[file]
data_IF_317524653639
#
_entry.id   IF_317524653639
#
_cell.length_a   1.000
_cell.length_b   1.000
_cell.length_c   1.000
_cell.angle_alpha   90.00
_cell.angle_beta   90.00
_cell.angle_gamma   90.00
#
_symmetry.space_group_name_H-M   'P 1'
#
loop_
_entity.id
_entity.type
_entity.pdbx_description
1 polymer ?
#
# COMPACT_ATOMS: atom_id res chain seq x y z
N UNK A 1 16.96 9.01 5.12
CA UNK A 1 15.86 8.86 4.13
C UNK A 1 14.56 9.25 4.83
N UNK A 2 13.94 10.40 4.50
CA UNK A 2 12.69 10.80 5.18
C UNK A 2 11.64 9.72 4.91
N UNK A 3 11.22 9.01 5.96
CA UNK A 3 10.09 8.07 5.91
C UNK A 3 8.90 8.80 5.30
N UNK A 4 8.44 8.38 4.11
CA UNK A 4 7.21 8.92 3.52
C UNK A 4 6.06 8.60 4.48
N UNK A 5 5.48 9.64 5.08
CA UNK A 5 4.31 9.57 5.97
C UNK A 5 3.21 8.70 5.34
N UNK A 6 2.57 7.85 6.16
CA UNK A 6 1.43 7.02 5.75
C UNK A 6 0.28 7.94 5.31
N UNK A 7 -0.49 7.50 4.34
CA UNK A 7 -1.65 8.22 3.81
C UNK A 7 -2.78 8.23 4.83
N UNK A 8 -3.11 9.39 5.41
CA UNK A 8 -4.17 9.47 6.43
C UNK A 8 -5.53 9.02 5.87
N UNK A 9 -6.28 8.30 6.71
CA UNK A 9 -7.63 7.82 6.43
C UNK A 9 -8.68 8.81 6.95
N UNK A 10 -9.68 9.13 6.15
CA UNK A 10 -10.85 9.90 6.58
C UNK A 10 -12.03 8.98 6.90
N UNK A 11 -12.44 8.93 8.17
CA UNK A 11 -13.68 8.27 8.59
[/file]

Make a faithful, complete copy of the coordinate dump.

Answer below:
data_IF_317524653639
#
_entry.id   IF_317524653639
#
_cell.length_a   1.000
_cell.length_b   1.000
_cell.length_c   1.000
_cell.angle_alpha   90.00
_cell.angle_beta   90.00
_cell.angle_gamma   90.00
#
_symmetry.space_group_name_H-M   'P 1'
#
loop_
_entity.id
_entity.type
_entity.pdbx_description
1 polymer ?
#
# COMPACT_ATOMS: atom_id res chain seq x y z
N UNK A 1 16.96 9.01 5.12
CA UNK A 1 15.86 8.86 4.13
C UNK A 1 14.56 9.25 4.83
N UNK A 2 13.94 10.40 4.50
CA UNK A 2 12.69 10.80 5.18
C UNK A 2 11.64 9.72 4.91
N UNK A 3 11.22 9.01 5.96
CA UNK A 3 10.09 8.07 5.91
C UNK A 3 8.90 8.80 5.30
N UNK A 4 8.44 8.38 4.11
CA UNK A 4 7.21 8.92 3.52
C UNK A 4 6.06 8.60 4.48
N UNK A 5 5.48 9.64 5.08
CA UNK A 5 4.31 9.57 5.97
C UNK A 5 3.21 8.70 5.34
N UNK A 6 2.57 7.85 6.16
CA UNK A 6 1.43 7.02 5.75
C UNK A 6 0.28 7.94 5.31
N UNK A 7 -0.49 7.50 4.34
CA UNK A 7 -1.65 8.22 3.81
C UNK A 7 -2.78 8.23 4.83
N UNK A 8 -3.11 9.39 5.41
CA UNK A 8 -4.17 9.47 6.43
C UNK A 8 -5.53 9.02 5.87
N UNK A 9 -6.28 8.30 6.71
CA UNK A 9 -7.63 7.82 6.43
C UNK A 9 -8.68 8.81 6.95
N UNK A 10 -9.68 9.13 6.15
CA UNK A 10 -10.85 9.90 6.58
C UNK A 10 -12.03 8.98 6.90
N UNK A 11 -12.44 8.93 8.17
CA UNK A 11 -13.68 8.27 8.59